Rep. Bill Shuster: How to fix America's crumbling aviation system

The development of modern aviation is an American success story, but unfortunately, our once cutting-edge aviation system has not kept pace with advancing technology and needs.

Many domestic flights take longer now than they did decades ago  Two-thirds of our 20 largest airport hubs experience delays that are about 20 percent longer than they were a decade ago.  The economic costs of congestion and delays, including the impacts on passengers, top $30 billion per year.  As annual passenger levels approach one billion, the system will become increasingly inefficient, the costs on our economy will grow, and the headaches air travelers know too well already – delays, lost bags, cancelled flights – will become more prevalent.

This is why I am introducing the Aviation Innovation, Reform, and Reauthorization (AIRR) Act in Congress today.   This legislation will provide the transformational reform necessary to ensure America’s aviation system is ready for the future and is clearly once again the best in the world.

After three decades of efforts by the Federal Aviation Administration (FAA) to produce a modern air traffic control (ATC) system, we have to come to grips with the fact that the vast FAA bureaucracy simply is not a high-tech service provider.  This government regulatory agency is not set up to innovate, pursue cost-efficient investments, or manage people to produce timely results.

The FAA’s attempts at modernization have been extremely costly and unquestionably ineffective; government watchdogs have frequently highlighted the various missteps, cost overruns, and setbacks.  The Department of Transportation’s Inspector General has stated that the implementation costs for NextGen (which is the FAA’s latest modernization plan) were initially estimated at $40 billion, but could ultimately cost as much $120 billion and may take an additional decade, by which time the technology will likely be obsolete.  We’ve got to do better.

The AIRR Act presents a solution.

The bill lets the FAA do what it does best – focus on the safety of U.S. air transportation – but it stops assuming that a government bureaucracy can act like a Silicon Valley company.  The AIRR Act establishes a federally chartered, fully independent, not-for-profit corporation to modernize and provide ATC services.    This corporation will be governed by a board nominated by the various users of the aviation system and the government.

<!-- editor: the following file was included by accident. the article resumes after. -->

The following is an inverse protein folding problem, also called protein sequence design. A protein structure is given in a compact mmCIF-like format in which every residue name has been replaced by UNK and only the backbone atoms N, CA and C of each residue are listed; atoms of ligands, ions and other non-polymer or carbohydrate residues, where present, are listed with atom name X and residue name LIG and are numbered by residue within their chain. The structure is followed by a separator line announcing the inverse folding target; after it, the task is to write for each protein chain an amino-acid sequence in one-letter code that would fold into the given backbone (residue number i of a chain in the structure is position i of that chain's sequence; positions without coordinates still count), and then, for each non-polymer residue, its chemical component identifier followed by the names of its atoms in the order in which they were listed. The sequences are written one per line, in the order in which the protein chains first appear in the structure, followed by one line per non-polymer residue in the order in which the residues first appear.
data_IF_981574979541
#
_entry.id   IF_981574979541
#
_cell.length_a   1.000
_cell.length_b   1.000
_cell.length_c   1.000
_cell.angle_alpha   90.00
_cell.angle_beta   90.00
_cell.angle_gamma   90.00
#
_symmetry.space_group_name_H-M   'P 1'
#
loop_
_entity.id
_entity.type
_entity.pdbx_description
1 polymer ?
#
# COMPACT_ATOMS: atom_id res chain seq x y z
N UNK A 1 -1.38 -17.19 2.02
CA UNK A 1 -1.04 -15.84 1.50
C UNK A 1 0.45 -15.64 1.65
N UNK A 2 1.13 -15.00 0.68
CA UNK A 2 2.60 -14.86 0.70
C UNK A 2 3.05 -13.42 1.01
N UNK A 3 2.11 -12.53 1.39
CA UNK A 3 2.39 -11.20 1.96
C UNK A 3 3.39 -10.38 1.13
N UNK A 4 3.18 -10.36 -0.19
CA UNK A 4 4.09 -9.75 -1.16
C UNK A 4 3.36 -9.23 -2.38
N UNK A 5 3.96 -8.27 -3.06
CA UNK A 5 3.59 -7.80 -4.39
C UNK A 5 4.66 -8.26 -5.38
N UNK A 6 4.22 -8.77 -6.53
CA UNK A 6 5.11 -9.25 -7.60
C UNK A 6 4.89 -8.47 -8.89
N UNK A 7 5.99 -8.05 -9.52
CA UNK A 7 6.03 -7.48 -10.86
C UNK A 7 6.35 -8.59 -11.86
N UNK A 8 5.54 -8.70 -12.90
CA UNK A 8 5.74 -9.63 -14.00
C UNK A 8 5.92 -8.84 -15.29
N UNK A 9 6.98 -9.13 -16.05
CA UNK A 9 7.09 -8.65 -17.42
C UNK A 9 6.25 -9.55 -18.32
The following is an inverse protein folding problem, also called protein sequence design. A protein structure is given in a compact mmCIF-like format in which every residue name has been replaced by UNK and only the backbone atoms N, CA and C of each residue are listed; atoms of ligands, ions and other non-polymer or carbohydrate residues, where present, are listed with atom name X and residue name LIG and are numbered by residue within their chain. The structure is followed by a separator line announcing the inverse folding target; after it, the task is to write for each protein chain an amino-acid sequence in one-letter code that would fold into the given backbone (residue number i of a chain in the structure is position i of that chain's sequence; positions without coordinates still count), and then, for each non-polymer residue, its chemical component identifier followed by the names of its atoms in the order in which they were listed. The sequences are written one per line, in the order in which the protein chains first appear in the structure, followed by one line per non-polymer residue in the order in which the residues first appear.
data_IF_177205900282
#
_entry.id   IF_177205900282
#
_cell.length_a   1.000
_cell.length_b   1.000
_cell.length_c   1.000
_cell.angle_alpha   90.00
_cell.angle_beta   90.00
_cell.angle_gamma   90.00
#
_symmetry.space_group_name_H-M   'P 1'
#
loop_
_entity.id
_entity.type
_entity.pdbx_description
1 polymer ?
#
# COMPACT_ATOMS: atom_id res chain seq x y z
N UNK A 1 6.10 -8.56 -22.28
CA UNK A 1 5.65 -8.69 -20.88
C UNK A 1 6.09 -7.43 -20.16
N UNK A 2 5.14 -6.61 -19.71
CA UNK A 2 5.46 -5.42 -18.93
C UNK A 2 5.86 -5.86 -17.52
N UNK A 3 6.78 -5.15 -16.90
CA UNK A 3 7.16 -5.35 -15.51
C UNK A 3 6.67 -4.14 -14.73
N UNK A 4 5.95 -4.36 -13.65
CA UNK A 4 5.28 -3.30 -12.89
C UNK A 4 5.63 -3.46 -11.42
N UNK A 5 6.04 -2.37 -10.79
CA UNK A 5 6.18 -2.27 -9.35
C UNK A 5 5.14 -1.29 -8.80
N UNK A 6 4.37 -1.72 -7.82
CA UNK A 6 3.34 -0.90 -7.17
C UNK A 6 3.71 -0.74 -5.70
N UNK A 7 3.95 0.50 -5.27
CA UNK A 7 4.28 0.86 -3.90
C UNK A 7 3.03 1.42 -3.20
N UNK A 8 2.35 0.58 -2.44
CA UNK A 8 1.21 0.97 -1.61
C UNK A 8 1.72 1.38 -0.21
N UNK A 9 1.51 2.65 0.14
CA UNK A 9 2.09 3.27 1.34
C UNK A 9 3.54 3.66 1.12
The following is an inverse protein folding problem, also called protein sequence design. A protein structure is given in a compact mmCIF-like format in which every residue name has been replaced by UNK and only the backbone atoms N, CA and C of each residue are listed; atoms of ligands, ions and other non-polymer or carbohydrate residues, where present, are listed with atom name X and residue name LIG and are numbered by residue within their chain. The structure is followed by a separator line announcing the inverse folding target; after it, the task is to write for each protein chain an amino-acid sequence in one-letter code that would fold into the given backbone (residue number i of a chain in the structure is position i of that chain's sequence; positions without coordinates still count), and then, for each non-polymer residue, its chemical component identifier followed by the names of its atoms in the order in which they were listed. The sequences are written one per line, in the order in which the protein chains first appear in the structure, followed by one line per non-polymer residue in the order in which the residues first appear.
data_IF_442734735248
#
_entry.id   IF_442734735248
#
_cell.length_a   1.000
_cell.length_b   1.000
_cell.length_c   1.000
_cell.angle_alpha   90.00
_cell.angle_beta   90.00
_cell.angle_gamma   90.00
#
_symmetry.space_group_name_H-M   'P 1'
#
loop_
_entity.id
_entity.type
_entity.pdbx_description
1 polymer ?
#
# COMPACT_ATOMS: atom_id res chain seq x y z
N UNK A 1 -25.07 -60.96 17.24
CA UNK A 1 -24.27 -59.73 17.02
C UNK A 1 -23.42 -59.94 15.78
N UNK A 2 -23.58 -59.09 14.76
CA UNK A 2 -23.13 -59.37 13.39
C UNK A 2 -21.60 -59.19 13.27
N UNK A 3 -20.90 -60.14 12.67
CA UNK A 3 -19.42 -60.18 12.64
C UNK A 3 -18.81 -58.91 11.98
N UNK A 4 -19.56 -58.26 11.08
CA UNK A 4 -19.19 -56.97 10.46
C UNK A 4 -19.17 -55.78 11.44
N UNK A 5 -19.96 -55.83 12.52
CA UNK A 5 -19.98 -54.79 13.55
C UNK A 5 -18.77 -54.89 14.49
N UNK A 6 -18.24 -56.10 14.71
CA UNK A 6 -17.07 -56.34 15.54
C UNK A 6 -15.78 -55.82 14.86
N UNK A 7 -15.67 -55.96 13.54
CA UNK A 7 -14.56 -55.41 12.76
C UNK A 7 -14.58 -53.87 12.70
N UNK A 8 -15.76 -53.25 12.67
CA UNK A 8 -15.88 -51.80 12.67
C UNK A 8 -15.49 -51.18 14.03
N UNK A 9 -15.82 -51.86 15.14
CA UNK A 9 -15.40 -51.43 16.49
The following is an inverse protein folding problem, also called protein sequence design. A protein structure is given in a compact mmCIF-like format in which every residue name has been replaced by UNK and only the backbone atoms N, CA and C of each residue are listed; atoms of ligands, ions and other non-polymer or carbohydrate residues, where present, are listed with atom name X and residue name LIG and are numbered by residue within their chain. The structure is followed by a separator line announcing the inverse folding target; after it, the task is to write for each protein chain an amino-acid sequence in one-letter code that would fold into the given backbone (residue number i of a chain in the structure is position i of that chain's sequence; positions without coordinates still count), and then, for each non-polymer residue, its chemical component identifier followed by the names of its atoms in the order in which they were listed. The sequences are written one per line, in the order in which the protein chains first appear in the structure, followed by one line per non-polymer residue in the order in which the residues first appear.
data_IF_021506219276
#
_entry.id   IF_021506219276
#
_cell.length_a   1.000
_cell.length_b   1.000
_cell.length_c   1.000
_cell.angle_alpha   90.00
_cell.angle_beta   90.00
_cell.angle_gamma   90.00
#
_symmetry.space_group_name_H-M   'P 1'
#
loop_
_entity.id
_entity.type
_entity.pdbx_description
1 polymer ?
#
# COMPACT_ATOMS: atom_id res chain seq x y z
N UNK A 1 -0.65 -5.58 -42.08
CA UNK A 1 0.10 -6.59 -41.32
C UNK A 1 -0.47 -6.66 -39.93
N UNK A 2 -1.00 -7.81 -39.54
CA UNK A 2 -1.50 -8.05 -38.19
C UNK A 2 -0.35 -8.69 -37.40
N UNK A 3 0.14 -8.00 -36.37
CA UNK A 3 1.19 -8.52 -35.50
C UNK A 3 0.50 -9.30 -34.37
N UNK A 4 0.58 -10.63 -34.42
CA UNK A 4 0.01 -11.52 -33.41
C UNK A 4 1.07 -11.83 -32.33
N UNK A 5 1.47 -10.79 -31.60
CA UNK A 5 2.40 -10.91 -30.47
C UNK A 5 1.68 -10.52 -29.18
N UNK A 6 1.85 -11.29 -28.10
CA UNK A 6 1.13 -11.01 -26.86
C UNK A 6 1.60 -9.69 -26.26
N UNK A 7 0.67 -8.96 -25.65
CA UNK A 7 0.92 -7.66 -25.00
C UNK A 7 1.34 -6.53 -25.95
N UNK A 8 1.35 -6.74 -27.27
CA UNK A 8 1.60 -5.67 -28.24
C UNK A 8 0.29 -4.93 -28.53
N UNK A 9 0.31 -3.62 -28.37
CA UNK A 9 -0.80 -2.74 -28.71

This is a proven model that works.  Since 1987, more than 50 nations have shifted the responsibility for providing ATC services to an independent entity.  In fact, the United States remains one of the very few industrialized countries that has not done so, despite ample evidence from U.S. government and other reports that separating ATC operations has led to better performance on safety, modernization, service quality, cost, and financial stability.  Furthermore, this approach is also recommended by the International Civil Aviation Organization, the international body that sets standards for aviation safety globally.

ATC reform under the AIRR Act has many benefits.

The new non-governmental air traffic corporation will have the agility to innovate and adapt that is lacking in any government agency, as well as the flexibility to borrow resources necessary to achieve the modern ATC system and air transportation network that continues to elude us.

With a more efficient system and effective use of the airspace, aircraft will be able to fly more direct routes, decrease flight times, and burn less fuel.

Consumers will experience more travel options and a reduced number of delays and cancellations.

And all Americans, whether they fly frequently, occasionally, or not at all, will benefit from the more focused, robust safety oversight by the FAA.

ATC reform is a key provision of the AIRR Act, but it is by no means the only reform.  The bill also includes sorely needed provisions that will cut unnecessary and economically crippling delays in the FAA’s processes for certifying new aviation technologies.  Other countries are more nimble when it comes to approving new equipment and aircraft, a situation that is stifling innovation and the competitiveness of American businesses in the important aviation industry.

Additional provisions in the bill further address safety, improved service for passengers, the improvement of our airport infrastructure, and the safe, responsible development and integration of drones into the airspace.

Ultimately, this legislation provides a framework that will allow the United States to at last achieve a 21st century aviation system and remain at the forefront of a vital mode of transportation and an industry we pioneered.